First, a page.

A new ” sober trend” has hit the streets and is gaining momentum very fast. A group of Americans is joining forces to reduce their alcohol consumption, with some even cutting it out of their lives completely. The “sober curious” society can be spotted at new alcohol-free bars and events which are promoted online, with more than 1.2 million #soberlife Instagram posts and more than 500,000 #soberissexy posts.
Demographically, the group ranges from people who are recovering addicts, people cutting back, and others who are doing to have a healthier lifestyle.
“It’s tough to be, like, in your early 20s and, you know, doing things that don’t revolve around drinking,” said 23-year-old Mikaela Berry, one of the hundreds of thousands of Americans who identify as “sober curious.” “There’s this kind of blind spot in a culture where a lot of our social life, and a lot of our nightlife, is exclusively built around alcohol,” said Lorelei Bandrovski, who created Listen Bar in New York, a pop-up booze-free bar and social space for clear-headed connections.
Non-alcoholic nightlife is growing with major brands like Budweiser, and Heineken now sells zero-alcohol beers. The non-alcoholic beer industry is expected to grow to over $25 billion by 2024. Many of the popular hard seltzer brands have also announced their plans to launch a line of non-alcoholic spirits.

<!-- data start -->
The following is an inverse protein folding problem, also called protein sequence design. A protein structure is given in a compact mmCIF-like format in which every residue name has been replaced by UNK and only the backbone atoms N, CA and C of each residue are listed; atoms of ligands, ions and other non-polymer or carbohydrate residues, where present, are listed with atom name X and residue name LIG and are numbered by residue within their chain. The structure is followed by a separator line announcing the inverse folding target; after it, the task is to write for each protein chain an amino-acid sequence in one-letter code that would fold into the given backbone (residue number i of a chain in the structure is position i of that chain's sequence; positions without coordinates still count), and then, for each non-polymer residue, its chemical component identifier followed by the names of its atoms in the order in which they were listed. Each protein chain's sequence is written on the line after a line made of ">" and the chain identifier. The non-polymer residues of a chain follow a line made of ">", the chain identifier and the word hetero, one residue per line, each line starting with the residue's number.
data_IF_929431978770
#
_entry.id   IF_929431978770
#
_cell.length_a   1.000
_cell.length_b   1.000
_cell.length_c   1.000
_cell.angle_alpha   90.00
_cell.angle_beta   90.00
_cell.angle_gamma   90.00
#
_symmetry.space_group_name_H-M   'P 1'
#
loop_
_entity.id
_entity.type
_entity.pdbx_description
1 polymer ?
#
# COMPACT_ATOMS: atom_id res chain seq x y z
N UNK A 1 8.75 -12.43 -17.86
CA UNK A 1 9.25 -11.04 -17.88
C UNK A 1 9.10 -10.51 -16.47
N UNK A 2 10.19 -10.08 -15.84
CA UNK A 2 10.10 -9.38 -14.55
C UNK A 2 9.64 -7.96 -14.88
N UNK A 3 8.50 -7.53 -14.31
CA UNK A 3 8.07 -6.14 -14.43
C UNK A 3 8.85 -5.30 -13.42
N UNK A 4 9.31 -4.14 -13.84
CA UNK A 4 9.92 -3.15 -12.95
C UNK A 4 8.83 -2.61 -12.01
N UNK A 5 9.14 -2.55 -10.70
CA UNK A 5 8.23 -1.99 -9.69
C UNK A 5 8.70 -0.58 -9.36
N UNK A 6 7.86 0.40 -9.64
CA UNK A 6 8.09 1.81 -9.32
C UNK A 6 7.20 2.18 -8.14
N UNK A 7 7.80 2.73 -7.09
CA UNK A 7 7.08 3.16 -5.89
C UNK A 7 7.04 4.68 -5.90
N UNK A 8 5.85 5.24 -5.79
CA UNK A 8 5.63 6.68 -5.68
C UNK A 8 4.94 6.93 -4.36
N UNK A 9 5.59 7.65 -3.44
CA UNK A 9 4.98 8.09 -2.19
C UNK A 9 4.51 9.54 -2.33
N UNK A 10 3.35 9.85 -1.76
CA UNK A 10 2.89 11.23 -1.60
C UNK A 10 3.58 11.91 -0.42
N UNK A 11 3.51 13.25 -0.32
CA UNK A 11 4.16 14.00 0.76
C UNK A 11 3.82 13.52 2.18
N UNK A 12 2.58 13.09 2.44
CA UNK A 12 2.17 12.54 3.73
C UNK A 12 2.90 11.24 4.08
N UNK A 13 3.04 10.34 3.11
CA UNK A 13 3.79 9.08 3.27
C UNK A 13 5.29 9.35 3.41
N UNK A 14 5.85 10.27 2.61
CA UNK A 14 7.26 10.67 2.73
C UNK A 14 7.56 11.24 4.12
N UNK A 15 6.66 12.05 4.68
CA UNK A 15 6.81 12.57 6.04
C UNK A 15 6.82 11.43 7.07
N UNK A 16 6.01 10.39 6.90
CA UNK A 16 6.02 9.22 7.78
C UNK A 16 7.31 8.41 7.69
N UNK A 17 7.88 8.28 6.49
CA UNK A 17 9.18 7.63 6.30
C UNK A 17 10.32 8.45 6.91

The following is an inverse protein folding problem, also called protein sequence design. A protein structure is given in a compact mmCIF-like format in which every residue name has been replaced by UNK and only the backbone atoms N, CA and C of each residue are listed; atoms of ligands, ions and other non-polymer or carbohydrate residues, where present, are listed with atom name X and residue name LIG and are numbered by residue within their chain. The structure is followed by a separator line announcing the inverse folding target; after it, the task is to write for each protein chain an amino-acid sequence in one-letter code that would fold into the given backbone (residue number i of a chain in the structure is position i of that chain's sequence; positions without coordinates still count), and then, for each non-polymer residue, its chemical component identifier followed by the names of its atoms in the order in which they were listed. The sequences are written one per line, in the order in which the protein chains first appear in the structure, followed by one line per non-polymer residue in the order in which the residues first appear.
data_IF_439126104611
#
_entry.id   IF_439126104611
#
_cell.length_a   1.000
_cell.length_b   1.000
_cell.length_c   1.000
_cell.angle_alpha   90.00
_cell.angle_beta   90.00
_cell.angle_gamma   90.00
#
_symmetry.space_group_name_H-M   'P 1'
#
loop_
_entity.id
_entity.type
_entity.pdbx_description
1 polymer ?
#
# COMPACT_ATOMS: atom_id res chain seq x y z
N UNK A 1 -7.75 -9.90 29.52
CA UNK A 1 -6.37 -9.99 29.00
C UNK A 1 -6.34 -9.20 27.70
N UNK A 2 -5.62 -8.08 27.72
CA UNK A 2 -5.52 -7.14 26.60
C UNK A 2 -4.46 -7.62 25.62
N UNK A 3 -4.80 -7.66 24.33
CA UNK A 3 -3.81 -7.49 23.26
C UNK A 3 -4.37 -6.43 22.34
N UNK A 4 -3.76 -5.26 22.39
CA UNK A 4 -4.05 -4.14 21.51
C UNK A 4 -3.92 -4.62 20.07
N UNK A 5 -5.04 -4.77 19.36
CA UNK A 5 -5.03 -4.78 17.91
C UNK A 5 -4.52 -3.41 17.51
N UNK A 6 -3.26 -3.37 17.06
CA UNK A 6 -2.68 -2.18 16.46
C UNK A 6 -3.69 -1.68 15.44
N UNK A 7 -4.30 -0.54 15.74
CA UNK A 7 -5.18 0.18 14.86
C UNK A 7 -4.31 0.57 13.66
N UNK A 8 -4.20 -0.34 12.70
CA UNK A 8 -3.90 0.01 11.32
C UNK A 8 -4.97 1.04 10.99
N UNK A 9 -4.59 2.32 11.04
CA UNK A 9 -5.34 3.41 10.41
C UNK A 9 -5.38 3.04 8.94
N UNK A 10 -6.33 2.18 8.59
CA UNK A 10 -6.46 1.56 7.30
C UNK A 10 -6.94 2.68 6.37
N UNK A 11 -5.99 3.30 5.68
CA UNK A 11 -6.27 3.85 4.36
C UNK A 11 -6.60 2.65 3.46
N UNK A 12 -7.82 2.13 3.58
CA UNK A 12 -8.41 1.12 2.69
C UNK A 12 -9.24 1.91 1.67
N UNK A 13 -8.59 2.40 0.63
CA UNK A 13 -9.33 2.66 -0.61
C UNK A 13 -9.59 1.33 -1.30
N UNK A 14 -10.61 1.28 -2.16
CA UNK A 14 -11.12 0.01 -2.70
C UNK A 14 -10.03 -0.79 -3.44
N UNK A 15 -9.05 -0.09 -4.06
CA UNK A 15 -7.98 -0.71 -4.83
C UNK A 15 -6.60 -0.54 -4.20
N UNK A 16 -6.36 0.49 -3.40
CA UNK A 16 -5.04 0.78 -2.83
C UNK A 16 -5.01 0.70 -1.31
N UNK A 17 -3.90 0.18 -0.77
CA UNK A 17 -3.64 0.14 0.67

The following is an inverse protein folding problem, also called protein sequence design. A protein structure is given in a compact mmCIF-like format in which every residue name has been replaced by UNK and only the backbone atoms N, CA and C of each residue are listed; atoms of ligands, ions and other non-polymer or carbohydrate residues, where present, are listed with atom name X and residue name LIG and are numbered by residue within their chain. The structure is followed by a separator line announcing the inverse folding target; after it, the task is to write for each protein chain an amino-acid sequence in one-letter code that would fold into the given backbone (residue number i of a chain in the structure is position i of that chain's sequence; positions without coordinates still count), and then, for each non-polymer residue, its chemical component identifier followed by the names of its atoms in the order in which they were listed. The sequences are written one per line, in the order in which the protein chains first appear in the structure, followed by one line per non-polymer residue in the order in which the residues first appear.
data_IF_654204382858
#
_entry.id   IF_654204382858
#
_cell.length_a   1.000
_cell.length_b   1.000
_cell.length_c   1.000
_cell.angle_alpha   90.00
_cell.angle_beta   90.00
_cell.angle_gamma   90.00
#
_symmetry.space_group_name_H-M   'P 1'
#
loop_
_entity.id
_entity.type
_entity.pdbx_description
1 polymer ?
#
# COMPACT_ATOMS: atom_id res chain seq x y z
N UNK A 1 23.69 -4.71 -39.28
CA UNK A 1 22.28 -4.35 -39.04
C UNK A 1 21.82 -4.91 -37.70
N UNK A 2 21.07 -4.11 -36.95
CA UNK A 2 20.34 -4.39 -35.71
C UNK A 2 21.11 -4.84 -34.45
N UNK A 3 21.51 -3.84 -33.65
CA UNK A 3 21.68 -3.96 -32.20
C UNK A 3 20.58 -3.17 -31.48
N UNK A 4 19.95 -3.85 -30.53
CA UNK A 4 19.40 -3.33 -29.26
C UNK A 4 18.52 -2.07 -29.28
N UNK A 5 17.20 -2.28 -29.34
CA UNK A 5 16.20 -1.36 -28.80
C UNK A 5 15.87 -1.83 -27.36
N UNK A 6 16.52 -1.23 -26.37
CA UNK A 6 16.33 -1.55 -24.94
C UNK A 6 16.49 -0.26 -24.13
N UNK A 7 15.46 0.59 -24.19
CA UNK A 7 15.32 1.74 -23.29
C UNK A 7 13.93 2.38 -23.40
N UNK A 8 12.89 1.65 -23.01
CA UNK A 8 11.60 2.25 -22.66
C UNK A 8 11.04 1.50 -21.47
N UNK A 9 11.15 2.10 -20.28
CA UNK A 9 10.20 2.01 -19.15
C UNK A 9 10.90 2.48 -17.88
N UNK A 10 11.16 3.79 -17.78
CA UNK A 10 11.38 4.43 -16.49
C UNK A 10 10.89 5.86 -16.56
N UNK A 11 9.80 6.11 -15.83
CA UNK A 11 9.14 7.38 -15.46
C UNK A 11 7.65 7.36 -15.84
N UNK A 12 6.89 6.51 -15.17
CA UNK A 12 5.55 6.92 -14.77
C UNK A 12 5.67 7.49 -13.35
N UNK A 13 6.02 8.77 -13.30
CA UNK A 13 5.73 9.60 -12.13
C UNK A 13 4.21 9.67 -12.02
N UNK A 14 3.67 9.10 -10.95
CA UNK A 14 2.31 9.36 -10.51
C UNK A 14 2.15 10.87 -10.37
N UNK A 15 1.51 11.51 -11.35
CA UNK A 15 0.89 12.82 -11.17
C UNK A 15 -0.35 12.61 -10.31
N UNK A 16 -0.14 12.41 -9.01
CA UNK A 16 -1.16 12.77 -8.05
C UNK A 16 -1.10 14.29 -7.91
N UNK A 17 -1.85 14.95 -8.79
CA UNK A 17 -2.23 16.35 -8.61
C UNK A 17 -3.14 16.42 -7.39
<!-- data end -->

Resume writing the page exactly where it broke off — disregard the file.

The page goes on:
“I think now it comes from a place of … people were very considerate with their choices,” Bandrovski said.
The free movement is a positive step for the recovering community. MJ Gottlieb produced the app Loosid to connect recovering addicts and the sober curious.
“It comes down to connection and engagement,” he said. “When I was getting sober, it was diners and coffee shops, right?” Now, with the app, people can connect through “sober dating, sober events, sober travel, sober groups,” he said. “That’s the magical part.”
According to a new study from the University of Hong Kong, abstaining from alcohol could boost mental health and well-being.
CDC dietary guidelines recommend limiting alcohol consumption to one drink a day for women and two a day for men, for those who do consume alcohol.
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